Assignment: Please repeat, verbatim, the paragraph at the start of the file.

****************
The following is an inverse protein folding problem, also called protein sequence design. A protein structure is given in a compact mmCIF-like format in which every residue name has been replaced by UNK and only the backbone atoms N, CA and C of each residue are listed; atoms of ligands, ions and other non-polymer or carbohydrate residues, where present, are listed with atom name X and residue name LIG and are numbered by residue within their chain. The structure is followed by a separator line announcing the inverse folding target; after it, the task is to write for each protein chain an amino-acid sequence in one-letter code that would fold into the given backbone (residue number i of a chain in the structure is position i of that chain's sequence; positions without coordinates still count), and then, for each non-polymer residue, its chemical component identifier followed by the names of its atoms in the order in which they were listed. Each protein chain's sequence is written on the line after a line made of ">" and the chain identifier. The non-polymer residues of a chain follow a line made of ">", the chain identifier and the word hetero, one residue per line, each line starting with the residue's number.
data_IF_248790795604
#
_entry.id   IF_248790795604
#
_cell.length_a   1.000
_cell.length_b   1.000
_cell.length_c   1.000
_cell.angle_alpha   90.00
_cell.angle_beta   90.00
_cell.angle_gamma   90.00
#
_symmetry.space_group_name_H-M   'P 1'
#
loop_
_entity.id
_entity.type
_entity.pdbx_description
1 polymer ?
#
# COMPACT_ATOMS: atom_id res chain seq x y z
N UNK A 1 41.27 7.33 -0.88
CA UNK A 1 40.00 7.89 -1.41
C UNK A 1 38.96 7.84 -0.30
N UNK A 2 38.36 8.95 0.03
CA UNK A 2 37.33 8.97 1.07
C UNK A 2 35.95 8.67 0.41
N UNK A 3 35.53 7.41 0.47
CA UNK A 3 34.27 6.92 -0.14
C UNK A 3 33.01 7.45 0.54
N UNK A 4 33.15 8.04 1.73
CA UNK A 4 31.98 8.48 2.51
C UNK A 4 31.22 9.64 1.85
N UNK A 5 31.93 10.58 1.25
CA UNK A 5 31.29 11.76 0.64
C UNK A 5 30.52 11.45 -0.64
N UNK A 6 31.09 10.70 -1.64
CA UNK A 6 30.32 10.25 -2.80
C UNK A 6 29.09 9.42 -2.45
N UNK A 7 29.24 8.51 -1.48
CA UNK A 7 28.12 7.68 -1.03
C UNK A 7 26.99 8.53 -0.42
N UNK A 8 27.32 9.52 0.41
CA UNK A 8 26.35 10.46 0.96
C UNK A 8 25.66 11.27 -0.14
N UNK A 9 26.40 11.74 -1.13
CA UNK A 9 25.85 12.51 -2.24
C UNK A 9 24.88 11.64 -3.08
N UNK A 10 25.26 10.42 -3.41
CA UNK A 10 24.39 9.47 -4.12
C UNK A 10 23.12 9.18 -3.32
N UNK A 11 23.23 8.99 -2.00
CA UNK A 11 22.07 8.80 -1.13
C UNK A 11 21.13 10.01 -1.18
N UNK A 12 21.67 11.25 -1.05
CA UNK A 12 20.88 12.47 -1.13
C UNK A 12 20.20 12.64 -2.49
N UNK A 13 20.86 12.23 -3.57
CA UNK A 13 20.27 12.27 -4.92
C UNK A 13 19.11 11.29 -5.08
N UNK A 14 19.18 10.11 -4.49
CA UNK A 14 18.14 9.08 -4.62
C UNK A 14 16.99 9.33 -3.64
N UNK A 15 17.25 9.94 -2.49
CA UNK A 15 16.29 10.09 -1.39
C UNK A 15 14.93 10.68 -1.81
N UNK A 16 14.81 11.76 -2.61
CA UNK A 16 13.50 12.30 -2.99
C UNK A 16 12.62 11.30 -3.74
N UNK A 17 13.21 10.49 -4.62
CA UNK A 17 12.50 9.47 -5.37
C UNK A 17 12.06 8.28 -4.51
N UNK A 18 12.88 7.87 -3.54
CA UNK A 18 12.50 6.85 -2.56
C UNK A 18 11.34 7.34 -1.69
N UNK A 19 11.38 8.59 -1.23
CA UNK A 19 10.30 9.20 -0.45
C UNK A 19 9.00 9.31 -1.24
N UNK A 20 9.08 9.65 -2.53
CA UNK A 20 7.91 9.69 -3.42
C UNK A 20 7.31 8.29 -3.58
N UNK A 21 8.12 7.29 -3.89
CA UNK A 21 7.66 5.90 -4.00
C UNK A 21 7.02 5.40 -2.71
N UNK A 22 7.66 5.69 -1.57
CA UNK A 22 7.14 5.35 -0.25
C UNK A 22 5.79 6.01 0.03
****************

The following is an inverse protein folding problem, also called protein sequence design. A protein structure is given in a compact mmCIF-like format in which every residue name has been replaced by UNK and only the backbone atoms N, CA and C of each residue are listed; atoms of ligands, ions and other non-polymer or carbohydrate residues, where present, are listed with atom name X and residue name LIG and are numbered by residue within their chain. The structure is followed by a separator line announcing the inverse folding target; after it, the task is to write for each protein chain an amino-acid sequence in one-letter code that would fold into the given backbone (residue number i of a chain in the structure is position i of that chain's sequence; positions without coordinates still count), and then, for each non-polymer residue, its chemical component identifier followed by the names of its atoms in the order in which they were listed. Each protein chain's sequence is written on the line after a line made of ">" and the chain identifier. The non-polymer residues of a chain follow a line made of ">", the chain identifier and the word hetero, one residue per line, each line starting with the residue's number.